A cover letter should do the following things:

  • Address the company by name. Tell them what position you're applying for with "XX Company." To add a little more, you could even tell them how you found out about the job.
  • Mention any specific skills that were listed in the job posting that you posess. If they were looking for someone who "has experience working with tight deadlines," then you need to tell them specifically that you "have experience working with tight deadlines."
  • Say a few words about your skills that are not necessarily job specific, but are necessary for working at home. I'll say more about this below.
  • Let them know that you actually want the job. This may sound obvious, but people are always mass-applying to lots of different positions, just hoping to get a hit on one. Let the employer know you're truly interested.
  • If possible, mention something you know about the company or its reputation. "XX Company has an excellent reputation and I'm excited to have the opportunity to join your team."
  • Save the cover letter as a plain text file. You can do this by choosing "Save As" in Microsoft Word and choosing "Plain Text" from the drop down box next to "Save As Type" at the bottom of the box. This allows you to easily cut and paste the letter into the online form boxes and it will look neat and uniform.

Resume: Your resume is the most important element of applying for a job. Often you won't need the cover letter, but you'll almost always need the resume. If you're just starting out and you have no work-at-home experience or at least none in the field you're applying for, then you want to play up your skills and abilities and play down your work history.

There are lots of resume writing services out there who will create a resume for a fee. If you truly feel lost creating one or you have just been looking for months and months with no luck, then this service might be useful for you. But I urge you to go it alone at first because you often don't need someone to create something for you, particularly when you're paying for it!

Here's what you want to put in a resume:

  • Make sure your contact information is included, particularly your e-mail address. You'll find that most work-at-home employers will contact you through e-mail.
  • Make a bulleted list of your skills. Highlight things that are important for work-at-home positions: ability to work well independently, efficient, self-motivated, coping with deadlines, prioritizing, adapting to new procedures, organized, etc. Also highlight skills that are specific to the job you're looking for. If you want to do transcription, for example, include your words per minute. You can take a free typing test here to determine this.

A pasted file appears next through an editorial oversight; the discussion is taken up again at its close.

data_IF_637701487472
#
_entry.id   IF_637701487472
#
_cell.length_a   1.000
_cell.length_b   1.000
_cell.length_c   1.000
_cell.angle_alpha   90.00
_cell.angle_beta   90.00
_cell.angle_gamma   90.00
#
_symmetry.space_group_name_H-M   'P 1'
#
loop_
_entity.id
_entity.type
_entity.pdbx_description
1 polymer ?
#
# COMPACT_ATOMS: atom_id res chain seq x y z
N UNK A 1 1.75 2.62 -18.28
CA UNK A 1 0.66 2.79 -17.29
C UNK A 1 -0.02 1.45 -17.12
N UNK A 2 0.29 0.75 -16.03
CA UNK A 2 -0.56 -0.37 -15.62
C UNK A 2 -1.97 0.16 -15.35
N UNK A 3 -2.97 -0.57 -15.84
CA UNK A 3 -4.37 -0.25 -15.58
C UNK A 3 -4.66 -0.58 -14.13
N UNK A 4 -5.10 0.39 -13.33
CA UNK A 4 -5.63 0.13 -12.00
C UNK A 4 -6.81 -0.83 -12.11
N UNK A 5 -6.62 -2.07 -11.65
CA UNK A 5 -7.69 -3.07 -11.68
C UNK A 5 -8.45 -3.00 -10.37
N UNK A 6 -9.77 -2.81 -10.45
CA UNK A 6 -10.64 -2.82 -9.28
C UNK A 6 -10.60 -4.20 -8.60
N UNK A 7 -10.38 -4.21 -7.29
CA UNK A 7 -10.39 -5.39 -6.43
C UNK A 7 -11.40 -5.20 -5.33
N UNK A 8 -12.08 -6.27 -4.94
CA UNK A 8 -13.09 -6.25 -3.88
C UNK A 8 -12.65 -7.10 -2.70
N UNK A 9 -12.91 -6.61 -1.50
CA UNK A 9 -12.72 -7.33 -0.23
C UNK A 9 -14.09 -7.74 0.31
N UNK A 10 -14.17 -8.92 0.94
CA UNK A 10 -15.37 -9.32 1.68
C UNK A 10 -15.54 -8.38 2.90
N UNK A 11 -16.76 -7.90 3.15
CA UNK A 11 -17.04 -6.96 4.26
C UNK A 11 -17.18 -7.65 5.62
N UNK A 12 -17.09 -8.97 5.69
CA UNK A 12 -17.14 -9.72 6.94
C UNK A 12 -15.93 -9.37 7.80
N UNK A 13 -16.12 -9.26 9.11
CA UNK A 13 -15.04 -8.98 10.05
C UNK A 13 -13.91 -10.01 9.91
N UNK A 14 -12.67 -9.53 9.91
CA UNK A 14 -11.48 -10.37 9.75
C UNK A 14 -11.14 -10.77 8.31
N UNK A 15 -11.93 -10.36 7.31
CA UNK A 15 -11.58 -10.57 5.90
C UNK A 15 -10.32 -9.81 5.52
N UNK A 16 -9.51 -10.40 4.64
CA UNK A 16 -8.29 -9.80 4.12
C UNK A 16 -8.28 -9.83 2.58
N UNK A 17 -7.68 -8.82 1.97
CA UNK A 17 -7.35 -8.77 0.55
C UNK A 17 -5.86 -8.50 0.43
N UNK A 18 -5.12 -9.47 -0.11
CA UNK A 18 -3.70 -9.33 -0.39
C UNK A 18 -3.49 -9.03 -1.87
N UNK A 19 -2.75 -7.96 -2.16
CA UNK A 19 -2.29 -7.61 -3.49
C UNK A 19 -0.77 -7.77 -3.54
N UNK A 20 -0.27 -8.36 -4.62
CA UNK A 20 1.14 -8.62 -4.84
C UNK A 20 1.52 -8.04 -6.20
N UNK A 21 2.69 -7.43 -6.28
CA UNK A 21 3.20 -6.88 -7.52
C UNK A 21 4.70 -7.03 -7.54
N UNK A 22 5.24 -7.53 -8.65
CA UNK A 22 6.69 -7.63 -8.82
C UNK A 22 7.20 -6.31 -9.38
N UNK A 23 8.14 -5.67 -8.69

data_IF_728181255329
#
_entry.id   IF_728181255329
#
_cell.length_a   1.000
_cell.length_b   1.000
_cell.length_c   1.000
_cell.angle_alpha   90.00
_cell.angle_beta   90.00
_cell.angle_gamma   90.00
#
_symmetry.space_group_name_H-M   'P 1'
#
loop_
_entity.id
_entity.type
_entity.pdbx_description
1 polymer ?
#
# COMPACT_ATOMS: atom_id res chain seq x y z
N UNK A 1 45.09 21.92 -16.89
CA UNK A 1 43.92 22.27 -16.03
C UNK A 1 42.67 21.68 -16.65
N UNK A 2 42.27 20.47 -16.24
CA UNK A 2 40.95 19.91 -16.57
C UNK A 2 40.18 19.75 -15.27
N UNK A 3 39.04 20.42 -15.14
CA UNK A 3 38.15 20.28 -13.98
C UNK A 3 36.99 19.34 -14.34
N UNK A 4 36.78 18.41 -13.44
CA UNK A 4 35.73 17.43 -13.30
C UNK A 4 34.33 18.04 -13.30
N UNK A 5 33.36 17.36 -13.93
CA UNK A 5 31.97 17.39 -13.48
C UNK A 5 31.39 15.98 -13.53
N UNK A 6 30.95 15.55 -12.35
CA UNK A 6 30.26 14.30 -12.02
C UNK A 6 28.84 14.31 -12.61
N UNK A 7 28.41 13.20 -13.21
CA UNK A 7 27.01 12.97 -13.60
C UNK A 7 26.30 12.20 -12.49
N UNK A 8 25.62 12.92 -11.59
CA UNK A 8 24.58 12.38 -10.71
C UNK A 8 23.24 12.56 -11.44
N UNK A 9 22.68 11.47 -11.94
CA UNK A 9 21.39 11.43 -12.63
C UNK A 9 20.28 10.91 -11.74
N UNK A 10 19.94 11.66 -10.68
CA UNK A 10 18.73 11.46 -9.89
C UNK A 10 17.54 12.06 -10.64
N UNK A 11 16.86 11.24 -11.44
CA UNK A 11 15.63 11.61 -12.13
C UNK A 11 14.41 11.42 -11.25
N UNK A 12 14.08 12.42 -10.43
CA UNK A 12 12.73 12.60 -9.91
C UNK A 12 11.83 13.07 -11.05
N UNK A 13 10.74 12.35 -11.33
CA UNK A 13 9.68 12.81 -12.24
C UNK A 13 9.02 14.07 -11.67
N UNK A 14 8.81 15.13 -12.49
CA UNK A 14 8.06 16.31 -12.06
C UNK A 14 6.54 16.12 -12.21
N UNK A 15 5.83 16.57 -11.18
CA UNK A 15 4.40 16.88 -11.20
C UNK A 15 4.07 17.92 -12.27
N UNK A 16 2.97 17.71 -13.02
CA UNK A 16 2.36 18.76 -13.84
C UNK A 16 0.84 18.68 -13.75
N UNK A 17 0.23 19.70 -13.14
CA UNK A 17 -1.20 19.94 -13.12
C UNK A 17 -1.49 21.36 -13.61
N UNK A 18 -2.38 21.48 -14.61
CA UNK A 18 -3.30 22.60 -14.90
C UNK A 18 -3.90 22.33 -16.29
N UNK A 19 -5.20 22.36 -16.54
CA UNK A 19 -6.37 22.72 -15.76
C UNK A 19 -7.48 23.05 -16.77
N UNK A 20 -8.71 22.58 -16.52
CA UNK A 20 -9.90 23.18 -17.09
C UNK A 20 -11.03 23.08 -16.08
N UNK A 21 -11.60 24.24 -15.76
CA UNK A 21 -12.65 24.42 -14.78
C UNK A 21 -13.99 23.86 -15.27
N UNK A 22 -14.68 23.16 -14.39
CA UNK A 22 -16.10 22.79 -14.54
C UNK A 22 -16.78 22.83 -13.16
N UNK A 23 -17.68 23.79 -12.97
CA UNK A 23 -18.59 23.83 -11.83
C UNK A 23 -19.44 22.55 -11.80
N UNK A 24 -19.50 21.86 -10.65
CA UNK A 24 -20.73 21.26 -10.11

• Make a bulleted list of your techinical skills. You're working at home, which usually means you're on your computer. Let the employer know what your abilities are: MS Office, applications like Pagemaker or Photoshop, certain databases, etc.
  • Next, include your employment history. Just do the two or three most recent or most relevant to the position for which you're applying. List the company, the dates, location and your primary duties. Again, try and tailor them to skills and duties relevant to the job for which you're applying.
  • Finally, add a piece on your education. Do the highest level only, whether it's college or high school. Add a couple of points about what you studied or what you learned.
  • Save this as a plain text file.

I recommend that when you're emailing your application, you copy and paste both your resume and cover letter right in the body of the e-mail. Include a line in your cover letter saying something like "I invite you to view my resume below." Often employers will not open e-mail attachments and it's to your advantage to give them the resume right there in their inbox. This is why saving them as plain text is key - especially your resume. All those bullets will really get jumbled up when copied and pasted into online forms or e-mails otherwise.

Make a list however you like to do it - writing on a piece of paper, Excel spreadsheet, etc. that details which companies you've applied to for which position and when. Also make a note of what they've said, "You'll hear from us within 2 weeks," "No e-mails, please," etc. so you know which course of action to take. That will also help you keep track of where you've already applied because you may be doing a lot of this!